Location: Dairy Forage ResearchTitle: Advances and Challenges in Breeding Forages with Improved Quality Author
Submitted to: ASA-CSSA-SSSA Annual Meeting Abstracts
Publication Type: Abstract Only
Publication Acceptance Date: 4/10/2009
Publication Date: 11/1/2009
Citation: Casler, M.D. 2009. Advances and Challenges in Breeding Forages with Improved Quality [abstract]. ASA-CSSA-SSSA Annual Meeting Abstracts. Paper No. 79-3. Interpretive Summary:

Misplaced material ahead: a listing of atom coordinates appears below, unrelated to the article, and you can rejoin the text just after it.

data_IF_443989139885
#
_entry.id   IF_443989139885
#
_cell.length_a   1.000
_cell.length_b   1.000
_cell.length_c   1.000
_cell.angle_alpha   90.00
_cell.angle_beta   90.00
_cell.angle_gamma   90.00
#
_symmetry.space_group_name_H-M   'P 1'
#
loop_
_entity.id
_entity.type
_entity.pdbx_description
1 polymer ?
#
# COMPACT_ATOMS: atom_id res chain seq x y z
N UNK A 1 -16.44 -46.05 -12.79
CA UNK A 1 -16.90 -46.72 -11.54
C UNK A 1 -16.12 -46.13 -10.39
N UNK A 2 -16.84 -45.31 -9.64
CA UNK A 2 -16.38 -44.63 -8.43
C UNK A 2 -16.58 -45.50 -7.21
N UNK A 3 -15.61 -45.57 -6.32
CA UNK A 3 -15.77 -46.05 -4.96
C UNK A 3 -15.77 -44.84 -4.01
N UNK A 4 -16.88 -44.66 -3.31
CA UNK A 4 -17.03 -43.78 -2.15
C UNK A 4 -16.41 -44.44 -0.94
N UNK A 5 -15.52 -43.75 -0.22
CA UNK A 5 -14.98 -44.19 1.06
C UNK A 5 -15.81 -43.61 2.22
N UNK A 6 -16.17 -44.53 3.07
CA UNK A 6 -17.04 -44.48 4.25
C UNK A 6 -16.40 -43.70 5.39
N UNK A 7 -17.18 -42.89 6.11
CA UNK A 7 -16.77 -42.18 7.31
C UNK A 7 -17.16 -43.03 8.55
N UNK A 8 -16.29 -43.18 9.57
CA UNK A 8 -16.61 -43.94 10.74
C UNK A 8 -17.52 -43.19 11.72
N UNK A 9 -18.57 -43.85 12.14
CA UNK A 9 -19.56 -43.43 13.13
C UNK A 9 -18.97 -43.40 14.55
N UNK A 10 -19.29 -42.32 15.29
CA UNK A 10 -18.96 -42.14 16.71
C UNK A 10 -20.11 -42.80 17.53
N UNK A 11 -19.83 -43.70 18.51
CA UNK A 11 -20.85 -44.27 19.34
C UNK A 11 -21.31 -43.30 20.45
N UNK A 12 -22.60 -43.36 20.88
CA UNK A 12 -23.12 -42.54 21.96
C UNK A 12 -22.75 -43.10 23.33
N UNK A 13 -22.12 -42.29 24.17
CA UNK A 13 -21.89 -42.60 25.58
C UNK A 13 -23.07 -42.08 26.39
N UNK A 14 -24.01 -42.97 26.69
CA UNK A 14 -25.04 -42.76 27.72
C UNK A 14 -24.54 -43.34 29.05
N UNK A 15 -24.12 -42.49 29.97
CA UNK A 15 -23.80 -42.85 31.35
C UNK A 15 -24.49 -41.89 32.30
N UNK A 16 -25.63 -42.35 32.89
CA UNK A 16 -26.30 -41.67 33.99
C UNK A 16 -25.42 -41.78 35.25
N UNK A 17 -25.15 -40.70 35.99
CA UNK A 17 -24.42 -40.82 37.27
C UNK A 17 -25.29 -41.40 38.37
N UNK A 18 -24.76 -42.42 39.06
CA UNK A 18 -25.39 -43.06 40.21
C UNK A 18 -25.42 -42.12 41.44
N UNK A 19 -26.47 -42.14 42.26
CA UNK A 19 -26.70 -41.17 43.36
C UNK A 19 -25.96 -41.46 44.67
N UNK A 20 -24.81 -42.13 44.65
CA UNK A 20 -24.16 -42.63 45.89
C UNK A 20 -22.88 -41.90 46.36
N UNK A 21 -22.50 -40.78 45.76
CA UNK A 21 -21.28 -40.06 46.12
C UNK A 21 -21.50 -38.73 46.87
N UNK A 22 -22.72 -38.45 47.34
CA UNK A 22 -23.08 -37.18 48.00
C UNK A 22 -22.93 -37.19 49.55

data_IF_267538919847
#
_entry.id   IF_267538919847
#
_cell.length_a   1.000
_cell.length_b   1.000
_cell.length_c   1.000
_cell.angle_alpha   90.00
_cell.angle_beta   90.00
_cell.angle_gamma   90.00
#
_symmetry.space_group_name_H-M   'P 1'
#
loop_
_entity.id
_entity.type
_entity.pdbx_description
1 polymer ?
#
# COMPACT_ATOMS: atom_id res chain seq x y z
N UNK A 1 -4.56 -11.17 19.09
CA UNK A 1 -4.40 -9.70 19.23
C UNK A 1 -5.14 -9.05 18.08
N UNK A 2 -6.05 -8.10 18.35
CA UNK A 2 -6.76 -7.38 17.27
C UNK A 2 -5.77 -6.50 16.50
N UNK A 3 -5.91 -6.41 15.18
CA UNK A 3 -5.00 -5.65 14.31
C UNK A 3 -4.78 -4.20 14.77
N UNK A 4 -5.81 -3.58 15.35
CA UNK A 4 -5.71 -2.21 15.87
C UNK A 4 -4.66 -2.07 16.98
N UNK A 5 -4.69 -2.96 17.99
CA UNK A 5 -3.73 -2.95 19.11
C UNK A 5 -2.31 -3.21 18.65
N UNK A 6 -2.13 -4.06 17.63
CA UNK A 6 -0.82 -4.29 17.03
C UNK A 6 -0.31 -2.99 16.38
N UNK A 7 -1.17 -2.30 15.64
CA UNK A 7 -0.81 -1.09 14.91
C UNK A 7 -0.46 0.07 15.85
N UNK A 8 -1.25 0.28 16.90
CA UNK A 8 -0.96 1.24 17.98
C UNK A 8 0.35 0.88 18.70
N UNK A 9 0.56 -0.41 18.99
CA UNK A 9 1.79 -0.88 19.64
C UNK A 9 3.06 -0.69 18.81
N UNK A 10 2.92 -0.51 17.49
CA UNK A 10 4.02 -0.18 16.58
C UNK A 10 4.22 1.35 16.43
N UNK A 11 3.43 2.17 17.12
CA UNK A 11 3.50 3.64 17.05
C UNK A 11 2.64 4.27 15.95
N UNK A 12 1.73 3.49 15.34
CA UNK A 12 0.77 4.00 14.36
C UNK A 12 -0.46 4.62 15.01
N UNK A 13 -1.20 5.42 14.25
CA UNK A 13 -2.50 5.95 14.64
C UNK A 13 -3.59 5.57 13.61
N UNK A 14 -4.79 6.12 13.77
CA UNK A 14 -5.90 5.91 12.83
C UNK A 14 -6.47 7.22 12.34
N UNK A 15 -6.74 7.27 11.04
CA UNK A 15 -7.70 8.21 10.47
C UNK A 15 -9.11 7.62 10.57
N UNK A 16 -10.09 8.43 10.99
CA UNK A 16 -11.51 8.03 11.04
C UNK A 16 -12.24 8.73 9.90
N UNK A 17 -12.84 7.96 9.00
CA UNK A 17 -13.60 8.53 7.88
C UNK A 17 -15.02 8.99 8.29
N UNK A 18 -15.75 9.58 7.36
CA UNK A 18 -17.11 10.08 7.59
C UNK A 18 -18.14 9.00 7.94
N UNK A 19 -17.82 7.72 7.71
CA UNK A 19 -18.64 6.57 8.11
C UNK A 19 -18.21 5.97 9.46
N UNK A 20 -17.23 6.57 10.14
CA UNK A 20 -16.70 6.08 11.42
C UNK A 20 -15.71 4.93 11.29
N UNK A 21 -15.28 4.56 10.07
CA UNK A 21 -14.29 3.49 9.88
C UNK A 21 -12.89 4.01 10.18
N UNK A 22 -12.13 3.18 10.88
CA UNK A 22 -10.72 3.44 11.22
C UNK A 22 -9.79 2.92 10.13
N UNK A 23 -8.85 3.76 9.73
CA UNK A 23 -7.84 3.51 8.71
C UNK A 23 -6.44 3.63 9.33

Technical Abstract: Nearly 50 years have passed since the initial efforts to select and breed forage grasses with increased digestibility at the Welsh Plant Breeding Station, Aberystwyth, Wales and the USDA-ARS, Tifton, Georgia. Early efforts to improve forage quality were viewed with extreme skepticism by many breeders, who felt that increased quality would lead to huge fitness problems, a fear that has not yet been realized. Improved digestibility, translated to increased animal performance, has been documented in many species. Genetic gains in digestibility are stable across environments, managements, and from research plots to working farms. Early challenges included sampling methodology, experimental design, laboratory methodology, and verification with livestock analyses. Current challenges include fitness problems and measurement problems associated within traits meant to predict intake, understanding the limits to selection and effects on plant fitness, and trait-trait interactions with potential negative effects on livestock performance. Biotechnology offers great potential for improving forage quality, but it is not a panacea. Sociological and political impediments have slowed the development of forage crops with increased digestibility associated with modified lignin pathways. In addition, research and development costs, anticipated royalty payments on patent-protected technology, and extremely small profit margins for many forage species will prevent use of these advanced technologies. Genetic improvements in digestibility and intake potential will continue to result from forage breeding efforts, but breeding programs are increasingly dependent on partnerships and collaborations from agronomists, pathologists, physiologists, molecular biologists, and ruminant nutritionists to understand the complexities of some trait-trait interactions and to document the effects on agronomic and nutritional performance.